Peak bodies demand Government response to DRC extension request

Posted 3 years ago by Liz Alderslade
Disability advocates are calling on the Government to hurry up and respond to requests to extend the Disability Royal Commission. [Source: iStock]
Disability advocates are calling on the Government to hurry up and respond to requests to extend the Disability Royal Commission. [Source: iStock]

Disability advocacy groups are demanding that the Federal Government responds to requests from the Disability Royal Commissioner Ronald Sackville AO QC to extend the Royal Commission into Violence, Abuse, Neglect and Exploitation of People with Disability (DRC), with the initial request being largely ignored since October last year.

Advocates believe the extension is essential and have joined forces in their call for the additional 17 months to be granted so that the stories of people with disability can be heard.

After the delivery of the Disability Royal Commission (DRC) Interim Report to the Governor-General David Hurley AC DSC on 30 October 2020, Commissioner Sackville also requested an extension of time for the Commission to 29 September 2023. Currently, the DRC Final Report needs to be delivered to Parliament on 29 April 2022. 

DRC Policy Officer at Disability Advocacy Network Australia (DANA), Siobhan Clair, says the only response from the Government to the extension request has been that a decision will be made in “due course”, however, it has been nearly six months without any approved extension.

“As time has worn on, it gets more difficult for the many small organisations supporting engagement with the DRC to make plans for the future without the certainty of an extended timeline and assurances of funding for the continuation of surrounding support services,” explains Ms Clair.

“…To truly reap the benefits of the substantial public investment in this historic Royal Commission, granting the requested 17 month extension is essential.

“This extension must include extended funding of DRC support services including individual and systemic advocacy and counselling (through the Department of Social Services) and legal support (through the Attorney-General’s Department) for people who have experienced disability violence, abuse, neglect and/or exploitation.”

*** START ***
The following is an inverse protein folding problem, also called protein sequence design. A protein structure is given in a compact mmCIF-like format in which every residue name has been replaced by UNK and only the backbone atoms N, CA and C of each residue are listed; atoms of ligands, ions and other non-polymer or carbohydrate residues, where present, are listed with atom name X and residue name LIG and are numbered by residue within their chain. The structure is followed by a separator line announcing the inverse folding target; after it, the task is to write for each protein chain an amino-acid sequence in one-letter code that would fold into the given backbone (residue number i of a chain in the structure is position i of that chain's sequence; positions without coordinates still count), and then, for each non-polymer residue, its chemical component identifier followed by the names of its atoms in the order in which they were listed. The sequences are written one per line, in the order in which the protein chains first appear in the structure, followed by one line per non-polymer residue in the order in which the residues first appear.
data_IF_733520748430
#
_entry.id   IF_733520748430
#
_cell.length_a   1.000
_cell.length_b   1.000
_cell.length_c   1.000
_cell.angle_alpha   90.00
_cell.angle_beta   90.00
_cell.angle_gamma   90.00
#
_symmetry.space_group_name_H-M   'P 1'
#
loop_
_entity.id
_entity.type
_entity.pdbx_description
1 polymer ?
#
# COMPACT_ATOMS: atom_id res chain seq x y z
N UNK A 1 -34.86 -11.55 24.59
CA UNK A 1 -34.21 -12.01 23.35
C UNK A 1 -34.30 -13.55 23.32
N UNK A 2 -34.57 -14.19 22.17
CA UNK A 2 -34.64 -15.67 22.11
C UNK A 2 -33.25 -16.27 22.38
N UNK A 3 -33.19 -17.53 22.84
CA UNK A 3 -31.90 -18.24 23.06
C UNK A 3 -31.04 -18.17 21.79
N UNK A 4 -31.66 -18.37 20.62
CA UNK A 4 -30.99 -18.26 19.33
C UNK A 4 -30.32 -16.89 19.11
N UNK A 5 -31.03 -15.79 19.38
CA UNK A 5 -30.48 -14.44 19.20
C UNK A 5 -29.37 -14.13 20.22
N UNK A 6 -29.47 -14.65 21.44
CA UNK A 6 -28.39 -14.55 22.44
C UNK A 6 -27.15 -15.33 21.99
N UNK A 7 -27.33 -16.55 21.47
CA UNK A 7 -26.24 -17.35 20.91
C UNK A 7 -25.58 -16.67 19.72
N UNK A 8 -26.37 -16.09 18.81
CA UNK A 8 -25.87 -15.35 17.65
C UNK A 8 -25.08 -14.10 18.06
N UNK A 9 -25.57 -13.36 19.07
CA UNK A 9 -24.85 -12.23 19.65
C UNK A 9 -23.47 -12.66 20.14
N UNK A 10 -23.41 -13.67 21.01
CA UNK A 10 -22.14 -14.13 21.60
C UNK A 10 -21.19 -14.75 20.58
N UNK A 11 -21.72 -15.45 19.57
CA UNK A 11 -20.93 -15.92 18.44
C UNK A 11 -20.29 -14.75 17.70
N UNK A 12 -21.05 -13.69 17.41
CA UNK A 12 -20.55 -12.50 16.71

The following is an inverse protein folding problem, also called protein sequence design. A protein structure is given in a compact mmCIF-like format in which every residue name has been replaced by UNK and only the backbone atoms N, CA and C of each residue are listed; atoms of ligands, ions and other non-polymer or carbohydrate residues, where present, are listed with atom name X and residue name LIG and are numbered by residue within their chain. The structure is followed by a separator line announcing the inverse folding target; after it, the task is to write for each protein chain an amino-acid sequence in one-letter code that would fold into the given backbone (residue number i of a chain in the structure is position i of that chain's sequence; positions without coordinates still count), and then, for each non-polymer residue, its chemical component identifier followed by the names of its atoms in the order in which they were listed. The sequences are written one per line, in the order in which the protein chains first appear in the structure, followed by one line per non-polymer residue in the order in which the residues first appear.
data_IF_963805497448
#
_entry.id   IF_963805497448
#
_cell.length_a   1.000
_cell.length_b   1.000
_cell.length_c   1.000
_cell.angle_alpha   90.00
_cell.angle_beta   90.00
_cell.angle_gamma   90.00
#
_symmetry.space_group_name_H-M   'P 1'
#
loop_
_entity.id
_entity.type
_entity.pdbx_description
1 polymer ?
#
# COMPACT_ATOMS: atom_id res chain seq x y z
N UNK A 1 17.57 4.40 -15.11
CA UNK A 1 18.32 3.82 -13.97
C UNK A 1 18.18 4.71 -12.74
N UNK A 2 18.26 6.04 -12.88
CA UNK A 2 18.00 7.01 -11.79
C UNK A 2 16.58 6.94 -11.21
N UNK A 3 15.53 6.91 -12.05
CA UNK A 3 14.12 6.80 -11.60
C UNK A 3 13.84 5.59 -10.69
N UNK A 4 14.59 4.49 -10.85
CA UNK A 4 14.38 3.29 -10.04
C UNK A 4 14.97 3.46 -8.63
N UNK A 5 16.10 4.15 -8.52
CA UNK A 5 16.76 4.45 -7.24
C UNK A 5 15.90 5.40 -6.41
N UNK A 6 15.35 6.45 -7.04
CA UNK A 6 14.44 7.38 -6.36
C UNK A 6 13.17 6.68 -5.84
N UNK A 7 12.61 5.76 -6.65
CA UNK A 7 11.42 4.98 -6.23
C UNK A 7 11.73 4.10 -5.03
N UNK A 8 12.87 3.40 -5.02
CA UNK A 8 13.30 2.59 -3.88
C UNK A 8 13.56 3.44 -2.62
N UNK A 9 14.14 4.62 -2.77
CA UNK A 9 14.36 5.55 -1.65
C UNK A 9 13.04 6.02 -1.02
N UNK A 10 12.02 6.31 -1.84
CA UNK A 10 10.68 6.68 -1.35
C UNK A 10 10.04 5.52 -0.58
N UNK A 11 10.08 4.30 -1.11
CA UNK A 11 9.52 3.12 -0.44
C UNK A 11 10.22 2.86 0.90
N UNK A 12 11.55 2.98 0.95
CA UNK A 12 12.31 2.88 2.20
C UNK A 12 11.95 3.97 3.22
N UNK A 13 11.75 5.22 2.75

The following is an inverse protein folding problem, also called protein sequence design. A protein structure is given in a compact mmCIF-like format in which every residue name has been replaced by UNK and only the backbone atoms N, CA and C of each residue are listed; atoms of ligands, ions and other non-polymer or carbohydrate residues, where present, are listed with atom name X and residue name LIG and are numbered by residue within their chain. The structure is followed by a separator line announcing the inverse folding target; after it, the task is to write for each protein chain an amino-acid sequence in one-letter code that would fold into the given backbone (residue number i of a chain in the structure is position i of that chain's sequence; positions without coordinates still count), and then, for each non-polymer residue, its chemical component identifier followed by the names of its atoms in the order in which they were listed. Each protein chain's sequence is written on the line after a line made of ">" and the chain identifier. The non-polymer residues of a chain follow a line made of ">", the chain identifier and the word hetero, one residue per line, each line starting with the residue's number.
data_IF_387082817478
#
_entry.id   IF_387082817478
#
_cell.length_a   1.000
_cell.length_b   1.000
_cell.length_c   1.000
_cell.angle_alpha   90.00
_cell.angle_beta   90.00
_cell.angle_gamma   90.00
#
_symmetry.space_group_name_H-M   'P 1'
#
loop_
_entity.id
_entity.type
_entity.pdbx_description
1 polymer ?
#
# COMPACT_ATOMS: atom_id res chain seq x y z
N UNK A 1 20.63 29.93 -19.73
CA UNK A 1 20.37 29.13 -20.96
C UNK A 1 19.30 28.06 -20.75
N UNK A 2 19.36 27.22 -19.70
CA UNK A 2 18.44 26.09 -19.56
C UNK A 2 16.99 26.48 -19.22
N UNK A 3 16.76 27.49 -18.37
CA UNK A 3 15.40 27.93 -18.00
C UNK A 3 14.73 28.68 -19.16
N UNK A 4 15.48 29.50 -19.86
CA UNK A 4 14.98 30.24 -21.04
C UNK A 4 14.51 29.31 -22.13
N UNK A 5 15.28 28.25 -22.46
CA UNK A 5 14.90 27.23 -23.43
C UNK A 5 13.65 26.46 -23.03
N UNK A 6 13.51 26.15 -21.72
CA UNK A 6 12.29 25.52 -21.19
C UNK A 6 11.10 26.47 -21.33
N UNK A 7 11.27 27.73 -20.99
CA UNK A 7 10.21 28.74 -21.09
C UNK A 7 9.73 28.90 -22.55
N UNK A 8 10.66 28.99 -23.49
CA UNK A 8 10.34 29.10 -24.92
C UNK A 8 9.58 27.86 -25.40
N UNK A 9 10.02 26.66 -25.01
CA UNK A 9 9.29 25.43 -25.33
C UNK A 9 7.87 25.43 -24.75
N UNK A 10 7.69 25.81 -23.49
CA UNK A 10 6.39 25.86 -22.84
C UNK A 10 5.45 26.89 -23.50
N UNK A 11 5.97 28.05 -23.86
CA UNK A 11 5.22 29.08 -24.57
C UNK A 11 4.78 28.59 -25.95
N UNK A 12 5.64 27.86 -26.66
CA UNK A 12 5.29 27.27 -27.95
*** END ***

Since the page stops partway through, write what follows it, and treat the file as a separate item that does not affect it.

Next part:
Over the period of the DRC, DANA has been engaging with disability advocates on the ground and have heard the different issues that have been impacting people with disability and their engagement with the Commission.

Advocates say people with disability need time and support to tell their stories safely and the COVID-19 pandemic has caused disruptions and delays in legislative amendments to confidentiality, which has had an impact on the already complex and demanding challenges of engaging and supporting people with disability to share their stories to the DRC.

Ms Clair says, “We urge the Commonwealth Government to ensure that Australians with disability have the opportunity to have their voices heard.”

A number of peak bodies have written to the Acting Attorney-General, Michaelia Cash, outlining why there needs to be an extension of the DRC.

Chief Executive Officer (CEO) of People With Disability Australia, Sebastian Zagarella, says that an extension is needed for the Commission to properly fulfil its role investigating violence, abuse, neglect and exploitation of people with disability.

“This royal commission is a once in a generation opportunity to properly investigate the harms being done to people with disability in Australia,” says Mr Zagarella. 

“It is vitally important to the safety and wellbeing of our community that the time is taken to do it right.”

First Peoples Disability Network (FPDN) Australia has also raised concerns that the full extension to the DRC has not yet been granted and has urged the Prime Minister to intervene.

CEO of FPDN, Damian Griffis, says, “COVID-19 had a major impact on the work of the Disability Royal Commission, and has caused many delays in reaching Aboriginal and Torres Strait Islander people with disability. Our stories are crucial for the Commission’s work, and essential if we are going to start to reduce the toll of violence against us.

“The terms of reference for the Disability Royal Commission specifically ask them to look at the particular situation of Aboriginal and Torres Strait Islander people with disability. We have asked the Commission to hold more public hearings specifically looking at First Nations issues, such as the over-representation and indefinite detention of Aboriginal and Torres Strait Islander people with disability in the criminal justice system, and they need time to get that work done.

“At a time when the whole Australian community is reckoning with violence against women, it is outrageous that the needs of First Peoples women and girls with disability are being ignored.

“The Disability Royal Commission was set up specifically to look at how to prevent violence and abuse of people with disability, and it needs time to do that work.”

To learn more about the DRC campaign or to write to the Acting Attorney-General about the issue, visit the Our Royal Commission website.